Selma Blair

Selma Blair, @selmablair announced that she has multiple sclerosis. The first thing I did was shoot her a message on Instagram in hopes she will take some time and research HSCT.

For those of us that have experienced the fear of MS, and the hope that HSCT brings it is hard not to try to get a celebrity like Selma to bring some attention to the life-changing procedure. I mentioned my blog on her Instagram page and have received a ton of visitors. I suspect people with a connection to MS are coming out of the woods to support her. I am one of them.

I am curious how many of those Selma supporters have heard of the procedure, and how many will have their American doctors tell them not to do it.

We have a long way to go. Maybe Selma will give it a look. Maybe Selma will have the procedure. Maybe Selma can change the way doctors treat multiple sclerosis in this country.

The Speed of Diagnosis

As we neared Amy’s official diagnosis date, I went from thinking she was dying of something horrible to being relieved she had multiple sclerosis to dreading that is what she had. If someone were to ask me about how the diagnosis process went, I would tell them “it was horrible”. We went from not knowing anything to being told it was MS, then being told it was NOT MS to finally being told it was Clinically Isolated Syndrome (CIS, which is the 1st stage of the disease progression). It was a relief, but only temporarily.

Seeking a common bond, I immediately reached out to someone I knew with the disease and she shared her story with me. It took the doctors twenty years to diagnose her, and at times she thought she was losing her mind and was dreaming up the symptoms MS causes. Turns out, we did not have it bad at all.

A friend of mine who is a doctor later told me I could have got the MRI that would have sped Amy’s diagnosis significantly for $300 cash. The trick is to tell the imaging center you do not have insurance. If only I would have known that sooner I would not have had to haul Amy to the ER for that scan.

In the end, it took our insurance company three months to approve paying for the scan her doctor ordered. We had Amy’s illness diagnosed via an unconventional route faster than insurance could approve the normal method.

Do not let insurance companies dictate the speed of your diagnosis.

The Vaccine/MS Connection

When my wife was diagnosed CIS (Clinically Isolated Syndrom) which is a first course of the MS disease progression, I was bound and determined to discover what caused, or what was causing this disease to attack her.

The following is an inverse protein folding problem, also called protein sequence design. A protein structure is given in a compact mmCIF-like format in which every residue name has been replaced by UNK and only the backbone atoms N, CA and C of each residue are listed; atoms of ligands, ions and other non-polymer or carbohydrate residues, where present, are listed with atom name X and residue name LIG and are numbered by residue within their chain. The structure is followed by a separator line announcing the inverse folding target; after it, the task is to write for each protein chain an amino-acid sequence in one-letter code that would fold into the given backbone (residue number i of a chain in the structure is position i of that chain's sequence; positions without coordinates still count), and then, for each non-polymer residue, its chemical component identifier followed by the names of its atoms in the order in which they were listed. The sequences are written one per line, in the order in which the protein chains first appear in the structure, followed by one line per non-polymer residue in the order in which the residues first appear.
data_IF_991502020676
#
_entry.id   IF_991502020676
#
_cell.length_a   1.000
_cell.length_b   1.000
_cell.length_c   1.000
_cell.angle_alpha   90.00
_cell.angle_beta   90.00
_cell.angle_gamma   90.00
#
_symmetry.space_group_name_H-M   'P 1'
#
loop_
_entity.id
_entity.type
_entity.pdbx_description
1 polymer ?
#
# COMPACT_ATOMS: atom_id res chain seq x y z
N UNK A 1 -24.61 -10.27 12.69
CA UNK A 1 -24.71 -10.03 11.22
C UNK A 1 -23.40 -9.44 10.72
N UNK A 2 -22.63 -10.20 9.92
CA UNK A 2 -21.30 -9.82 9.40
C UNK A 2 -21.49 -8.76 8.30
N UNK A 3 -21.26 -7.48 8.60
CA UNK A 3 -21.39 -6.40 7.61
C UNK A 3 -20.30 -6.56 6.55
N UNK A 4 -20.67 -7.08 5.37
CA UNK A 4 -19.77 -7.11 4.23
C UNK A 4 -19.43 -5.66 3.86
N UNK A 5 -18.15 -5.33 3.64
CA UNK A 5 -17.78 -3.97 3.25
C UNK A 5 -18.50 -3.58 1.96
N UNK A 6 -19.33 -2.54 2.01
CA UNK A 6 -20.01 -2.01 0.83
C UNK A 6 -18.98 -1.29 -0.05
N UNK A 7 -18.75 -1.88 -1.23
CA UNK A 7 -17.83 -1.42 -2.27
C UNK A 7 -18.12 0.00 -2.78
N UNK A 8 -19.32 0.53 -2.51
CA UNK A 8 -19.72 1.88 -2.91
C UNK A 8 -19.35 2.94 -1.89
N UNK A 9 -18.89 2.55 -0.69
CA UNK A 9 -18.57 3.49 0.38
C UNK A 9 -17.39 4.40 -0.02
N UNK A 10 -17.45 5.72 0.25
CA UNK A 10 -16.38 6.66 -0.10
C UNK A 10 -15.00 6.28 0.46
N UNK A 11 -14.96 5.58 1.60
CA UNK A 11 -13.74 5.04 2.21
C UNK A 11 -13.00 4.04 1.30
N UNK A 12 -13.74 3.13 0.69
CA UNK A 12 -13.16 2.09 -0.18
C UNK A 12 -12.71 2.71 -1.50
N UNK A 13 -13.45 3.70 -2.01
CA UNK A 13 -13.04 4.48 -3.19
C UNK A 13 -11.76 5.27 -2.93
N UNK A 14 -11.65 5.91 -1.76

One of the first things I discovered was that the disease was more likely to occur in women. The further a person lives from the equator would also raise the chances of MS significantly.  According to http://www.healthline.com: “Above the thirty-seventh parallel there are between 110 and 140 cases per 100,000 people, and below the thirty-seventh parallel there are between 57 and 78 cases per 100,000 people, that is nearly double the cases of MS in the northern half of the United States.”

 

map-37th-parallel_orig

Image from Harvard Health

My wife fit the stats, a female that grew up above the thirty-seventh parallel. What troubled me though, as there are a lot of females that lived above the 37th parallel that do not have MS.

The anti-vaccine movement has been gaining a lot of traction, and the topic is very divisive. I found research and discussions that claim that vaccines may MS. One of the issues is that type of research is difficult to fund.

I do not dispute the importance of vaccines, or their effectiveness. I do believe what the pro-vaccine people do not acknowledge is the additives in the vaccines that could possibly be causing auto-immune diseases such as MS.

This information straight from the Center for Disease Control (CDC) website was enough to cement my own decision of not to be vaccinated again.

“Some vaccines made from weakened or dead germs contain naturally occurring adjuvants and help the body produce a strong protective immune response.”

What exactly is an adjuvant? The CDC continues: “Aluminum gels or aluminum salts are vaccine ingredients that have been used in vaccines since the 1930s.  Small amounts of aluminum are added to help the body build stronger immunity against the germ in the vaccine. Aluminum is one of the most common metals found in nature and is present in air, food, and water. The amount of aluminum present in vaccines is low and is regulated by the U.S. Food and Drug Administration (FDA).”

This is the same FDA that says these eleven things on this website are just fine: https://www.cbsnews.com/pictures/11-revolting-things-government-lets-in-your-food/